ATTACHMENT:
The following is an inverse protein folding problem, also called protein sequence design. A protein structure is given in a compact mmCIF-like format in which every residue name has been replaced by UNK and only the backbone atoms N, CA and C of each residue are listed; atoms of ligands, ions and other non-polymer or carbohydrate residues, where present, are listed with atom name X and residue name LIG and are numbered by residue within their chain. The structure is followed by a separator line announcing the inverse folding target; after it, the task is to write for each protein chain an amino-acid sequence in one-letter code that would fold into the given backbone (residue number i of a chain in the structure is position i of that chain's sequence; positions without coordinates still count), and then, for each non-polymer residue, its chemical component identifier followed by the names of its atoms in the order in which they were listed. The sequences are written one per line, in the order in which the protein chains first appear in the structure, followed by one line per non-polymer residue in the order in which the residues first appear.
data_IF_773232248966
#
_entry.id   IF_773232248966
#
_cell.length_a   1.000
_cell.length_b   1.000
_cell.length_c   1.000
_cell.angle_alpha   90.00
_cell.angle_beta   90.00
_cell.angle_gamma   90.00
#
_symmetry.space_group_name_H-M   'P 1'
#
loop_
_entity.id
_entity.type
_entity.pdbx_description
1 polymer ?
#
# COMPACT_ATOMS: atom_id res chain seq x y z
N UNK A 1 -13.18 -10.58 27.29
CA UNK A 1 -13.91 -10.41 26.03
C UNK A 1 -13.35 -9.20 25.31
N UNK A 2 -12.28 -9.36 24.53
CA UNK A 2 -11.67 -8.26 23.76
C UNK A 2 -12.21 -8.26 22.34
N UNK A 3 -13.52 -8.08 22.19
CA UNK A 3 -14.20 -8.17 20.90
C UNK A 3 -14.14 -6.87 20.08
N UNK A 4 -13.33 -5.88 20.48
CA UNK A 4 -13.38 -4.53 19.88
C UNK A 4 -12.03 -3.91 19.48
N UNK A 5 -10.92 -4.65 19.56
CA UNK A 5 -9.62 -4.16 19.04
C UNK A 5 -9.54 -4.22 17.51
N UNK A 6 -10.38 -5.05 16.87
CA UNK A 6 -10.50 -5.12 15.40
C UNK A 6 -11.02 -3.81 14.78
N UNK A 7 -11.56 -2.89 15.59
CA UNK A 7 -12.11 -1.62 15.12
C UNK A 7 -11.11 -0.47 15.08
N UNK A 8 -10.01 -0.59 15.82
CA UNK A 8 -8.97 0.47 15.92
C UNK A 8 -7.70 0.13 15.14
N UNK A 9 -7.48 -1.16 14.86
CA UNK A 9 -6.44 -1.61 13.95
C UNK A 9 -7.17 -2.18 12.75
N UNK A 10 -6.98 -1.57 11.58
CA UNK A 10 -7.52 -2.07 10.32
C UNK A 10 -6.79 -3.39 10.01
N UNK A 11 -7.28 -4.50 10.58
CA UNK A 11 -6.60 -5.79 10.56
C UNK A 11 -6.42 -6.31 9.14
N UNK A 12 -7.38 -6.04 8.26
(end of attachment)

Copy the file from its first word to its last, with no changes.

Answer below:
The following is an inverse protein folding problem, also called protein sequence design. A protein structure is given in a compact mmCIF-like format in which every residue name has been replaced by UNK and only the backbone atoms N, CA and C of each residue are listed; atoms of ligands, ions and other non-polymer or carbohydrate residues, where present, are listed with atom name X and residue name LIG and are numbered by residue within their chain. The structure is followed by a separator line announcing the inverse folding target; after it, the task is to write for each protein chain an amino-acid sequence in one-letter code that would fold into the given backbone (residue number i of a chain in the structure is position i of that chain's sequence; positions without coordinates still count), and then, for each non-polymer residue, its chemical component identifier followed by the names of its atoms in the order in which they were listed. The sequences are written one per line, in the order in which the protein chains first appear in the structure, followed by one line per non-polymer residue in the order in which the residues first appear.
data_IF_773232248966
#
_entry.id   IF_773232248966
#
_cell.length_a   1.000
_cell.length_b   1.000
_cell.length_c   1.000
_cell.angle_alpha   90.00
_cell.angle_beta   90.00
_cell.angle_gamma   90.00
#
_symmetry.space_group_name_H-M   'P 1'
#
loop_
_entity.id
_entity.type
_entity.pdbx_description
1 polymer ?
#
# COMPACT_ATOMS: atom_id res chain seq x y z
N UNK A 1 -13.18 -10.58 27.29
CA UNK A 1 -13.91 -10.41 26.03
C UNK A 1 -13.35 -9.20 25.31
N UNK A 2 -12.28 -9.36 24.53
CA UNK A 2 -11.67 -8.26 23.76
C UNK A 2 -12.21 -8.26 22.34
N UNK A 3 -13.52 -8.08 22.19
CA UNK A 3 -14.20 -8.17 20.90
C UNK A 3 -14.14 -6.87 20.08
N UNK A 4 -13.33 -5.88 20.48
CA UNK A 4 -13.38 -4.53 19.88
C UNK A 4 -12.03 -3.91 19.48
N UNK A 5 -10.92 -4.65 19.56
CA UNK A 5 -9.62 -4.16 19.04
C UNK A 5 -9.54 -4.22 17.51
N UNK A 6 -10.38 -5.05 16.87
CA UNK A 6 -10.50 -5.12 15.40
C UNK A 6 -11.02 -3.81 14.78
N UNK A 7 -11.56 -2.89 15.59
CA UNK A 7 -12.11 -1.62 15.12
C UNK A 7 -11.11 -0.47 15.08
N UNK A 8 -10.01 -0.59 15.82
CA UNK A 8 -8.97 0.47 15.92
C UNK A 8 -7.70 0.13 15.14
N UNK A 9 -7.48 -1.16 14.86
CA UNK A 9 -6.44 -1.61 13.95
C UNK A 9 -7.17 -2.18 12.75
N UNK A 10 -6.98 -1.57 11.58
CA UNK A 10 -7.52 -2.07 10.32
C UNK A 10 -6.79 -3.39 10.01
N UNK A 11 -7.28 -4.50 10.58
CA UNK A 11 -6.60 -5.79 10.56
C UNK A 11 -6.42 -6.31 9.14
N UNK A 12 -7.38 -6.04 8.26